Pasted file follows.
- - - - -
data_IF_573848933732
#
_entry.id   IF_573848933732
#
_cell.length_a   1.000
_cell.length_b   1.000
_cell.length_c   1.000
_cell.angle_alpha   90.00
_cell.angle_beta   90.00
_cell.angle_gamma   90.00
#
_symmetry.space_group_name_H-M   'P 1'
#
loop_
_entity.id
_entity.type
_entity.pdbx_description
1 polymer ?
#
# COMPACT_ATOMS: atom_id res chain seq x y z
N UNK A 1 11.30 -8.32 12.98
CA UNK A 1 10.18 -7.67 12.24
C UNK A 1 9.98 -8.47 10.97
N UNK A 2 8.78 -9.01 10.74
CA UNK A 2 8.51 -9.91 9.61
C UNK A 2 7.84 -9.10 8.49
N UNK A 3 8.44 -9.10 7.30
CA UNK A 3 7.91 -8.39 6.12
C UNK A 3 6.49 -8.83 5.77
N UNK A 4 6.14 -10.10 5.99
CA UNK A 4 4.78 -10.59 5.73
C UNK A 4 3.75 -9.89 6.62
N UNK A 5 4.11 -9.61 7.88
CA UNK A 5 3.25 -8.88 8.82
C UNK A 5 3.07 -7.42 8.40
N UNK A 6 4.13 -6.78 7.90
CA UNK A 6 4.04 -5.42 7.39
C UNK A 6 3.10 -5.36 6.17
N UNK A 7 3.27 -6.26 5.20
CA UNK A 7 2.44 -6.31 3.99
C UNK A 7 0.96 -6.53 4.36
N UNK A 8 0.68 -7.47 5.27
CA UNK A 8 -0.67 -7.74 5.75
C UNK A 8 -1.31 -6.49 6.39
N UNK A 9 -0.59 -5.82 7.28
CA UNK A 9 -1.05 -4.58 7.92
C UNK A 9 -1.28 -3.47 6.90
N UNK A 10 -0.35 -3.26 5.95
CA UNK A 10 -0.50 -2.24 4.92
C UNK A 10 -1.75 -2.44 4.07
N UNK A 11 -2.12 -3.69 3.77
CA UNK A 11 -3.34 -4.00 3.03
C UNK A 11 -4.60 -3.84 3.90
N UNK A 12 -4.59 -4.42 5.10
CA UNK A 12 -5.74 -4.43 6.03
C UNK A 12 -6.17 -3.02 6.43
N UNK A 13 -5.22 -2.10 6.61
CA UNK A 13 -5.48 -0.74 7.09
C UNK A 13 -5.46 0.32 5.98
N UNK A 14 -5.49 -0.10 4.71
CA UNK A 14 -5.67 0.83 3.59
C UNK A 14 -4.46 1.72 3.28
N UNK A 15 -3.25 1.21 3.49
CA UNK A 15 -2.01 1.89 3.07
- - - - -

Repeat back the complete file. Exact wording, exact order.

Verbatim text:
data_IF_573848933732
#
_entry.id   IF_573848933732
#
_cell.length_a   1.000
_cell.length_b   1.000
_cell.length_c   1.000
_cell.angle_alpha   90.00
_cell.angle_beta   90.00
_cell.angle_gamma   90.00
#
_symmetry.space_group_name_H-M   'P 1'
#
loop_
_entity.id
_entity.type
_entity.pdbx_description
1 polymer ?
#
# COMPACT_ATOMS: atom_id res chain seq x y z
N UNK A 1 11.30 -8.32 12.98
CA UNK A 1 10.18 -7.67 12.24
C UNK A 1 9.98 -8.47 10.97
N UNK A 2 8.78 -9.01 10.74
CA UNK A 2 8.51 -9.91 9.61
C UNK A 2 7.84 -9.10 8.49
N UNK A 3 8.44 -9.10 7.30
CA UNK A 3 7.91 -8.39 6.12
C UNK A 3 6.49 -8.83 5.77
N UNK A 4 6.14 -10.10 5.99
CA UNK A 4 4.78 -10.59 5.73
C UNK A 4 3.75 -9.89 6.62
N UNK A 5 4.11 -9.61 7.88
CA UNK A 5 3.25 -8.88 8.82
C UNK A 5 3.07 -7.42 8.40
N UNK A 6 4.13 -6.78 7.90
CA UNK A 6 4.04 -5.42 7.39
C UNK A 6 3.10 -5.36 6.17
N UNK A 7 3.27 -6.26 5.20
CA UNK A 7 2.44 -6.31 3.99
C UNK A 7 0.96 -6.53 4.36
N UNK A 8 0.68 -7.47 5.27
CA UNK A 8 -0.67 -7.74 5.75
C UNK A 8 -1.31 -6.49 6.39
N UNK A 9 -0.59 -5.82 7.28
CA UNK A 9 -1.05 -4.58 7.92
C UNK A 9 -1.28 -3.47 6.90
N UNK A 10 -0.35 -3.26 5.95
CA UNK A 10 -0.50 -2.24 4.92
C UNK A 10 -1.75 -2.44 4.07
N UNK A 11 -2.12 -3.69 3.77
CA UNK A 11 -3.34 -4.00 3.03
C UNK A 11 -4.60 -3.84 3.90
N UNK A 12 -4.59 -4.42 5.10
CA UNK A 12 -5.74 -4.43 6.03
C UNK A 12 -6.17 -3.02 6.43
N UNK A 13 -5.22 -2.10 6.61
CA UNK A 13 -5.48 -0.74 7.09
C UNK A 13 -5.46 0.32 5.98
N UNK A 14 -5.49 -0.10 4.71
CA UNK A 14 -5.67 0.83 3.59
C UNK A 14 -4.46 1.72 3.28
N UNK A 15 -3.25 1.21 3.49
CA UNK A 15 -2.01 1.89 3.07